Saving Money- Am I Doing It Right?

Saving Money- Am I Doing It Right?

Green Money

If you’re looking at your budget and thinking it could use a little tightening, your first thought for saving money is probably looking at your house and the utilities.

If your utility bills are stifling, it’s important to make sure you’re at least avoiding some of the easy, basic stuff in order to avoid costs that will add up, such as:

  • Turning off your lights Sounds pretty basic, right? Yeah, pretty common sense. But if you’re leaving a room for a length of time, make sure you turn your lights off.
  • Using the correct bulbs Speaking of lights, have you made the switch to all CFL bulbs? Those bulbs can save you $57 in energy costs during the bulb’s lifetime.
  • Unplug the unused If there are some items plugged into the wall that you barely use, simply unplug them! Just because they’re turned off and inactive doesn’t mean they aren’t sucking up electricity and energy. Items like televisions and stereo equipment will continue to draw power when plugged in, even when they’re turned off (sometimes called “vampire drain”).
  • Turn off electronics When you’re not using the television, computer or whatever electronic, just turn them off! It’s common sense, just like the lights, but sometimes forgotten.

But if you’re still not happy with your utility bill, you can measure your energy use.

The first step is to look at your utility bill, and look to see how many kWh (kilowatts) you’re using and your total cost.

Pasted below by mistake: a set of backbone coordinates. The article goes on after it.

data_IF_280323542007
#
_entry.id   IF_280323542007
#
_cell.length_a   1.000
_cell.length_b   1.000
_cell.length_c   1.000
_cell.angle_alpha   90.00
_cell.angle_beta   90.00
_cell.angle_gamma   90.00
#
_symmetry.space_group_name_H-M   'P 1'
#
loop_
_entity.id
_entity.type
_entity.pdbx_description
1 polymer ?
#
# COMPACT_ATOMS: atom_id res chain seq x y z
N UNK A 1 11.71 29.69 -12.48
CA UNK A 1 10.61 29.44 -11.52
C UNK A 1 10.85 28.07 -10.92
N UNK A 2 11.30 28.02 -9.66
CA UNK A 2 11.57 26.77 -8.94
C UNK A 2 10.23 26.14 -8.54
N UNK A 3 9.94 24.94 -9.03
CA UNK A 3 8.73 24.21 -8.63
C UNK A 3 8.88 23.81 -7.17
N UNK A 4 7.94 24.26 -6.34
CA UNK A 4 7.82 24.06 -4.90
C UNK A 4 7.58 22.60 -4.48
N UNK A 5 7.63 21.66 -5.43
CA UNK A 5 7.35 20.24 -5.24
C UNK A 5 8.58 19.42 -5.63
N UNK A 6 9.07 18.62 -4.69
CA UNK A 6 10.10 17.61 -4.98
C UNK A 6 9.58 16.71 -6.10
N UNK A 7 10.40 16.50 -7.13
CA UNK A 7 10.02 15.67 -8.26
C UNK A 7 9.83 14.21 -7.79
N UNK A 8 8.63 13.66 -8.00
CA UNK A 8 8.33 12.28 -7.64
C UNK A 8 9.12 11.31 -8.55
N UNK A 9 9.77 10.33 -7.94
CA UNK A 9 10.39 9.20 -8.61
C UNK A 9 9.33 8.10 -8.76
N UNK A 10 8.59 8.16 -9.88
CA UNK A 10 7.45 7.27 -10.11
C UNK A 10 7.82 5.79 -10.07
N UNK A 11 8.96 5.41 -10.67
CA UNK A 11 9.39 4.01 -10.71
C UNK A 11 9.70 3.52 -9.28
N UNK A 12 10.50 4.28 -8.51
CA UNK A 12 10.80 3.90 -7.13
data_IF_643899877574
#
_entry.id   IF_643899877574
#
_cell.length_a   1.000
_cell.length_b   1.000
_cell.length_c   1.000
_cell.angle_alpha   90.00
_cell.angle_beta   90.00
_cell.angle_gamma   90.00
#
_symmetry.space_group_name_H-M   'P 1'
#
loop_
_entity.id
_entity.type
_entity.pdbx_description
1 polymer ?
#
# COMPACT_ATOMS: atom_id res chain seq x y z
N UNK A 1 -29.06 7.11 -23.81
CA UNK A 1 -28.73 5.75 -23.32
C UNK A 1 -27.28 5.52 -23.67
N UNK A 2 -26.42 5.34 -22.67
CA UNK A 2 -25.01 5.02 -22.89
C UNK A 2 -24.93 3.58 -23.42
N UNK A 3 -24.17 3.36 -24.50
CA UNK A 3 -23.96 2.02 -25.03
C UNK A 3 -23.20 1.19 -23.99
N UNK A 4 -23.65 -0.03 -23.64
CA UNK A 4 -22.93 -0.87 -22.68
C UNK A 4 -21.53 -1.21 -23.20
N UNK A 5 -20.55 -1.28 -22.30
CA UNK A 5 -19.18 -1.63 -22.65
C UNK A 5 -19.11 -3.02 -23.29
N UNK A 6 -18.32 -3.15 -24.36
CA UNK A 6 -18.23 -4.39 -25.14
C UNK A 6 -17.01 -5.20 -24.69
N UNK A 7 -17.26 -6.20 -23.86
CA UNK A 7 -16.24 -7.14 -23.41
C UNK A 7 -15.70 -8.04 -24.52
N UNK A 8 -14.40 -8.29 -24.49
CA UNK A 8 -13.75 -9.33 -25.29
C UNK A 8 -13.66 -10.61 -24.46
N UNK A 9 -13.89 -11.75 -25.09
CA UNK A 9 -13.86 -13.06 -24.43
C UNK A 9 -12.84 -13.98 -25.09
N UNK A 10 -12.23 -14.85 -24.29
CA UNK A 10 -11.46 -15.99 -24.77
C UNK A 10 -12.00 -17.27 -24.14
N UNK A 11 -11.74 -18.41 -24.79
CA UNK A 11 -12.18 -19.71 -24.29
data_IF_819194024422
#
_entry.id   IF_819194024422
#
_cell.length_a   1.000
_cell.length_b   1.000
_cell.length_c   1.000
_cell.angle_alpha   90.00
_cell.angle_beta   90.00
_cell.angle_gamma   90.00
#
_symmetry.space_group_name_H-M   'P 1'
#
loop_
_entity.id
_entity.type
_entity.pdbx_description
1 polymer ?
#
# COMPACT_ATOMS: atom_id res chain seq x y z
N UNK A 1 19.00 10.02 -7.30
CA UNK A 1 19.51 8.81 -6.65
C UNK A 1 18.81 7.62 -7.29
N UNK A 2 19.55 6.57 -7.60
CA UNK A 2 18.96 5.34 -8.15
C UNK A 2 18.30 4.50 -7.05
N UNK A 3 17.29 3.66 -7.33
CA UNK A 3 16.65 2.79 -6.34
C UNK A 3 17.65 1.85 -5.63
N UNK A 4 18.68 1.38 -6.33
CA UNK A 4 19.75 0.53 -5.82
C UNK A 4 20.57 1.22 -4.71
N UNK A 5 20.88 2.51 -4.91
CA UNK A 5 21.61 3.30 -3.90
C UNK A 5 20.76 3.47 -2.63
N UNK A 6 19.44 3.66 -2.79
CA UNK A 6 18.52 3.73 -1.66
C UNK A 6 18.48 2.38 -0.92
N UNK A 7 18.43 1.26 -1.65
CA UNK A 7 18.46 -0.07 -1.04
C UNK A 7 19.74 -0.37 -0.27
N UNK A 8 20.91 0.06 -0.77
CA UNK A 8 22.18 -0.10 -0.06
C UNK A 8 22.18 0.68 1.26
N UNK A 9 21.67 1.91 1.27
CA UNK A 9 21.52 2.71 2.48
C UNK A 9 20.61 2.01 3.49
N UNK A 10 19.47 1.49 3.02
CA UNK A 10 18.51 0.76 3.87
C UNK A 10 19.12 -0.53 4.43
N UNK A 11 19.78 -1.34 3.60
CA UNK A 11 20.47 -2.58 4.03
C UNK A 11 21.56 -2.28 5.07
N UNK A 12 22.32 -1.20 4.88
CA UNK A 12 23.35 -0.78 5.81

Take the “Total Electric Cost” divided by “Total Electrical Consumption” to get your Cost Per Unit:

$175.83 / 1314 kWh = $0.13381 per kWh (or round to the nearest penny, so $0.13 per kWh)

Now, to calculate your costs, you can estimate your expense using the manufacturer’s label, which offers you a rough estimate, according to HowToGeek.com. To do this you’ll have to look on the label that indicates the product’s power consumption—it’ll say “Max Power ###W.”

Watts X Time Used / 1000 = kWh

So say your computer uses 500 watts, and it’s on 10 hours a day:

500 X 10 / 1000 = 5 kWh

However, HowToGeek points out that your computer will not be running at maximum wattage for all those hours (when it sleeps), so you can cut that estimate down.

For a more accurate result, you can purchase energy use monitors like the Conserve Insight from Belkin, which you will plug your electricity-using items to see how much energy is used by the item, which includes: cost of operation, amount of carbon dioxide generated and the watts.

Talk with the experts at Fountain Hills to discuss the energy usage of your home comfort system and how you can be saving money and be more energy.